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Friday, March 4, 2011

China to overhaul administration in border areas near India and Pakistan

China's parliament has advised the government to overhaul the defense and administrative set up in border areas connected to India and other countries in south and central Asia.
The advice comes from Chinese People's Political Consultative Conference, one of the two houses of Chinese parliament. It has a major influence in policy making on issues concerning minority Tibetans along the border with India, and Uighur Muslims in Xinjiang, which borders Pakistan and Central Asia.
CPPCC has made "suggestions for developing border defense and overhauling the border defense administration system", it chairman Jia Qinglin said on the first day of its annual session at the Great Hall of the People on Thursday.
The statement is a pointer to major changes that might take place in the border regions. There has been wide-spread resentment against some local officials in the border region among the among minority Tibetan and Uighur Muslim communities. A Communist Party makes a statement of this kind only after the party has made up its mind.
Jia said members of CPPCC have come together to "investigate the working and living conditions of poor people in border areas". It has also suggested rapid urbanization to ensure the development of prefectures (or districts), which enjoy autonomy in the legal sense.
The 12th five-year plan beginning this year should provide a major impetus to the task of eliminating poverty and "fully implementing" the process of integration among the ethnic minorities in the border regions, he said.
Jia indicated the Communist Party will stick to decision to give a big push to development of the western region including Tibet and Xinjiang. This region has been left behind during the last three decades of industrialization focusing on eastern and southern China.

China hikes defence spend 13% to $91.5 billion

BEIJING/NEW DELHI. China announced a stunning 12.7% hike in its declared defence budget on Friday, sending shivers down the collective spines of its neighbours, including India, as well as around the globe.
Beijing declared its military allocation for 2011 will be $91.5 billion, which comes just a few days after India pegged its annual defence expenditure at $36 billion.
However, experts hold that China actually spends double the amount it officially declares on its 2.25-million strong People's Liberation Army.
The US, of course, is in a different league altogether. It's annual military budget, which also funds operations in Afghanistan and Iraq, is well beyond $600 billion.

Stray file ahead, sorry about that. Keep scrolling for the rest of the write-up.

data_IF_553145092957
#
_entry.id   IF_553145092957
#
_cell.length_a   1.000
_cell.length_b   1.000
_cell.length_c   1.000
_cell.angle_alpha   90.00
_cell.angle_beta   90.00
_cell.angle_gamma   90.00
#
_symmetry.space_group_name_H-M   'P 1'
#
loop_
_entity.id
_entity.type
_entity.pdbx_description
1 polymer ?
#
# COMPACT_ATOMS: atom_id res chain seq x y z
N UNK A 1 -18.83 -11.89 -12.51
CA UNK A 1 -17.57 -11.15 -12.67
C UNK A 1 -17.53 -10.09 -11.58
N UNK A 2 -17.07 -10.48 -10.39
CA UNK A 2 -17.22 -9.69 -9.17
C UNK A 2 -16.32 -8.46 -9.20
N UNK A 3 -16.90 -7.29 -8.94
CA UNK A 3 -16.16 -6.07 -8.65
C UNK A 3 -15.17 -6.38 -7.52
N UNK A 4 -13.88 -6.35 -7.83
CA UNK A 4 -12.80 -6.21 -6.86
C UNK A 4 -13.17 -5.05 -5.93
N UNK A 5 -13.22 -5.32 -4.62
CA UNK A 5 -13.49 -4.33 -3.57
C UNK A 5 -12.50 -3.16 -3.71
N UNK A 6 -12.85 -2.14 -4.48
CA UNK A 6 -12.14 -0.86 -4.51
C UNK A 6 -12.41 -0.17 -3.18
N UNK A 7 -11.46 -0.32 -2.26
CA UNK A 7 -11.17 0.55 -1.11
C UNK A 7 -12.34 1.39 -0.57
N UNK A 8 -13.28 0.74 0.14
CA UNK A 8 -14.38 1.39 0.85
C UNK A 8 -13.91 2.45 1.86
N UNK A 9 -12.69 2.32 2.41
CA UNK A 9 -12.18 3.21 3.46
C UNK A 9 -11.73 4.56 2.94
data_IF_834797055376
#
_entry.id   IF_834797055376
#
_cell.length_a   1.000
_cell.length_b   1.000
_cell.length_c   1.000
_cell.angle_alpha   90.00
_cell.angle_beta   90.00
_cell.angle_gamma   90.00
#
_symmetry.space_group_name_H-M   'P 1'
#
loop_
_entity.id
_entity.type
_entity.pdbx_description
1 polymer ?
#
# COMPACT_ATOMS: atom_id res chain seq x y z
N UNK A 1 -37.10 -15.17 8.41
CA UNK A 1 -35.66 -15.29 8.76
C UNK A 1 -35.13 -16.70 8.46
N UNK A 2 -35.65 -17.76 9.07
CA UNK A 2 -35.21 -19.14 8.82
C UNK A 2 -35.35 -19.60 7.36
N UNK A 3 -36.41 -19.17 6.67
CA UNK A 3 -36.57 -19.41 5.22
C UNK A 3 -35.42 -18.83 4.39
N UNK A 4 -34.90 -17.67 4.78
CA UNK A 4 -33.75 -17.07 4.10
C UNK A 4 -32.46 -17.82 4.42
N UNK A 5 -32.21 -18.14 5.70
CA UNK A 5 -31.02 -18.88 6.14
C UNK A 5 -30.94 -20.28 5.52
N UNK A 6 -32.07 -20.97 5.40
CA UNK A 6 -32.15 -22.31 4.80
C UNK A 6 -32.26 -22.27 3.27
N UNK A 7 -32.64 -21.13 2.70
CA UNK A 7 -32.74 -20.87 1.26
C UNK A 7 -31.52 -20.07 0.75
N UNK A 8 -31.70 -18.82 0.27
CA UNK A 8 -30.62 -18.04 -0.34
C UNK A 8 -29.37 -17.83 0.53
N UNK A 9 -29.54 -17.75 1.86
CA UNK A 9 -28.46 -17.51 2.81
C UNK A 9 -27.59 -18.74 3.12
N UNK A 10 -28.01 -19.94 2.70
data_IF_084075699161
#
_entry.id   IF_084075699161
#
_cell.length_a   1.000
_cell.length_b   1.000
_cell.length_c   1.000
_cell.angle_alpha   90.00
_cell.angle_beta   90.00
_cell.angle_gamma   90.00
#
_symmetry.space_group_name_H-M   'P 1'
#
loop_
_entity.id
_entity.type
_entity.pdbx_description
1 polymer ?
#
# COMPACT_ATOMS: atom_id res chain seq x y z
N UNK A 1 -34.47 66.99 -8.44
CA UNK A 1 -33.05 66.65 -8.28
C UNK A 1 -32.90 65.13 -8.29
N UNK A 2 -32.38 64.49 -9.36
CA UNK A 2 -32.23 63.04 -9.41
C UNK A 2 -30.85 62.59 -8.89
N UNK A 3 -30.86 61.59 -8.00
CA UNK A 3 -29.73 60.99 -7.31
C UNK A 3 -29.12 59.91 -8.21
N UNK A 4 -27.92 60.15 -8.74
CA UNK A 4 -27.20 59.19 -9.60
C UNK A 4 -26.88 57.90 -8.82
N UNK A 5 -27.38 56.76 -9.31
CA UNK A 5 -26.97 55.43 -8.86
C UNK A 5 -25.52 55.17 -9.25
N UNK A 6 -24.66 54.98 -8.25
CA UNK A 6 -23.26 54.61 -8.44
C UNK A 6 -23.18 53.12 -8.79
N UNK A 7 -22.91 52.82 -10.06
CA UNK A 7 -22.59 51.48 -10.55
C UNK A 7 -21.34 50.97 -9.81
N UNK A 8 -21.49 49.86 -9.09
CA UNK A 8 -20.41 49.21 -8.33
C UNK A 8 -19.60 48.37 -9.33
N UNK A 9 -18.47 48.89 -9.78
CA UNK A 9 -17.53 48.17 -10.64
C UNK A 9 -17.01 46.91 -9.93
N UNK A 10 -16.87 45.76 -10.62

The primary driver behind China's rapid modernisation of its armed forces, which has seen its warships now even being deployed as far as Gulf of Aden and beyond for the first time, is to deter US from interfering in its neighbourhood, especially vis-a-vis Taiwan.
But just like China keeps a hawk-eye on the US, India has to closely monitor China. The Indian defence establishment cannot ignore the fact that China continues to harden its position in the boundary talks, show assertive behaviour all along the 4,057 km Line of Actual Control, expand strategic moves in Indian Ocean Region and help "all-weather friend" Pakistan build its nuclear, missile and conventional military arsenals.
"Pakistan, we can handle...China remains the real long-term threat for us. Beijing, in fact, actively uses Islamabad to bog us down in South Asia," said a top Indian Army officer.
China's 12.7% jump in its defence budget is a return, after a short gap, to its straight yearly double-digit hikes in military spending since the 1990s.
Li Zhaoxing, spokesman of the Chinese parliament, justified the increase by pointing to the levels of military spending by India and US. "It's true that China's defence budget is raised a bit, but the ratio of the defence spending in the country's GDP remains very low, much lower than those of many other countries," he said.
Defence expenditure is 1.4% of GDP in China, added Li, while "that ratio in India is much higher than 2%". This, however, is factually wrong since as per finance minister Pranab Mukherjee's budget last week, India's defence expenditure is 1.83% of the projected GDP for 2011-2012.
Li, on his part, tried to reassure India that the rise in China's military spending has no connection with its approach towards New Delhi. "China attaches great importance to friendly relations with neighbours...Seeking peace, cooperation and development is a shared view of all Asian people, including the people of China and India," he said.
But India has reasons to worry. In fact, during the combined commanders conference in New Delhi a few months ago, the military top brass had urged the political leadership to factor China's ever-expanding transborder, cyber and space-warfare military capabilities into India's national security matrix. Even a normally cautious defence minister AK Antony holds that China is showing "increasing assertiveness" and India cannot afford to relax its guard.

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